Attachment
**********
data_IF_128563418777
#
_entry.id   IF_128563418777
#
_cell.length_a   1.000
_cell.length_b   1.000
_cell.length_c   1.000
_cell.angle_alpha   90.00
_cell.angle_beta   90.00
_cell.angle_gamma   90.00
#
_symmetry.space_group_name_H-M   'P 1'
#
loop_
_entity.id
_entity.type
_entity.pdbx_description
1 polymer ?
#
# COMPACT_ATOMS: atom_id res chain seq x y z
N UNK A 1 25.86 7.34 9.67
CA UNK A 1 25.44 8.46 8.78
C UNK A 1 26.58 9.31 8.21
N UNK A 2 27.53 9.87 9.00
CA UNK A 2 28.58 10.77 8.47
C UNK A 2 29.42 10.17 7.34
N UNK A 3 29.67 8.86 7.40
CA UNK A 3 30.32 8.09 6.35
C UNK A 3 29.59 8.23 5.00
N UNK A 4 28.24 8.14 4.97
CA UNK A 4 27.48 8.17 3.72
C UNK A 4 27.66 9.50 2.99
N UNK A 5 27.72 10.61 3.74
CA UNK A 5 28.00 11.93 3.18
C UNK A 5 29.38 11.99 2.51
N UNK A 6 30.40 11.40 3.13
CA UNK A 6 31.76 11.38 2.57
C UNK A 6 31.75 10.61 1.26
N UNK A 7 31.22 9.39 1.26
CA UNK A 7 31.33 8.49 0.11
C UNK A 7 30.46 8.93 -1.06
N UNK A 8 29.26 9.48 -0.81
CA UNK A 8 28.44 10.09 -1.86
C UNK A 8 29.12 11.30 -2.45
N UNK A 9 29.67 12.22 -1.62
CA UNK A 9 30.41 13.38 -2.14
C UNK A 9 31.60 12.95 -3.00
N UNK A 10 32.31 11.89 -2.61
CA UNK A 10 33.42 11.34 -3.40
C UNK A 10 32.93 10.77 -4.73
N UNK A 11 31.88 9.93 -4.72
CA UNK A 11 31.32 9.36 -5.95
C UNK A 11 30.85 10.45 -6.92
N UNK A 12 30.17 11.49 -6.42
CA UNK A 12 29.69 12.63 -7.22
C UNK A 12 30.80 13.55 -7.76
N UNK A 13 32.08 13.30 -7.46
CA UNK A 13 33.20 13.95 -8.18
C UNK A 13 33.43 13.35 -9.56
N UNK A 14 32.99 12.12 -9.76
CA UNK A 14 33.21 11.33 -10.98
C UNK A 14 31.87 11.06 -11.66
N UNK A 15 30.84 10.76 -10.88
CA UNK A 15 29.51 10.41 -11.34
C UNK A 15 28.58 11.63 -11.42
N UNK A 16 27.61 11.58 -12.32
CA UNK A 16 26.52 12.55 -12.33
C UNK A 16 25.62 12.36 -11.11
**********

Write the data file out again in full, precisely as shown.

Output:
data_IF_128563418777
#
_entry.id   IF_128563418777
#
_cell.length_a   1.000
_cell.length_b   1.000
_cell.length_c   1.000
_cell.angle_alpha   90.00
_cell.angle_beta   90.00
_cell.angle_gamma   90.00
#
_symmetry.space_group_name_H-M   'P 1'
#
loop_
_entity.id
_entity.type
_entity.pdbx_description
1 polymer ?
#
# COMPACT_ATOMS: atom_id res chain seq x y z
N UNK A 1 25.86 7.34 9.67
CA UNK A 1 25.44 8.46 8.78
C UNK A 1 26.58 9.31 8.21
N UNK A 2 27.53 9.87 9.00
CA UNK A 2 28.58 10.77 8.47
C UNK A 2 29.42 10.17 7.34
N UNK A 3 29.67 8.86 7.40
CA UNK A 3 30.32 8.09 6.35
C UNK A 3 29.59 8.23 5.00
N UNK A 4 28.24 8.14 4.97
CA UNK A 4 27.48 8.17 3.72
C UNK A 4 27.66 9.50 2.99
N UNK A 5 27.72 10.61 3.74
CA UNK A 5 28.00 11.93 3.18
C UNK A 5 29.38 11.99 2.51
N UNK A 6 30.40 11.40 3.13
CA UNK A 6 31.76 11.38 2.57
C UNK A 6 31.75 10.61 1.26
N UNK A 7 31.22 9.39 1.26
CA UNK A 7 31.33 8.49 0.11
C UNK A 7 30.46 8.93 -1.06
N UNK A 8 29.26 9.48 -0.81
CA UNK A 8 28.44 10.09 -1.86
C UNK A 8 29.12 11.30 -2.45
N UNK A 9 29.67 12.22 -1.62
CA UNK A 9 30.41 13.38 -2.14
C UNK A 9 31.60 12.95 -3.00
N UNK A 10 32.31 11.89 -2.61
CA UNK A 10 33.42 11.34 -3.40
C UNK A 10 32.93 10.77 -4.73
N UNK A 11 31.88 9.93 -4.72
CA UNK A 11 31.32 9.36 -5.95
C UNK A 11 30.85 10.45 -6.92
N UNK A 12 30.17 11.49 -6.42
CA UNK A 12 29.69 12.63 -7.22
C UNK A 12 30.80 13.55 -7.76
N UNK A 13 32.08 13.30 -7.46
CA UNK A 13 33.20 13.95 -8.18
C UNK A 13 33.43 13.35 -9.56
N UNK A 14 32.99 12.12 -9.76
CA UNK A 14 33.21 11.33 -10.98
C UNK A 14 31.87 11.06 -11.66
N UNK A 15 30.84 10.76 -10.88
CA UNK A 15 29.51 10.41 -11.34
C UNK A 15 28.58 11.63 -11.42
N UNK A 16 27.61 11.58 -12.32
CA UNK A 16 26.52 12.55 -12.33
C UNK A 16 25.62 12.36 -11.11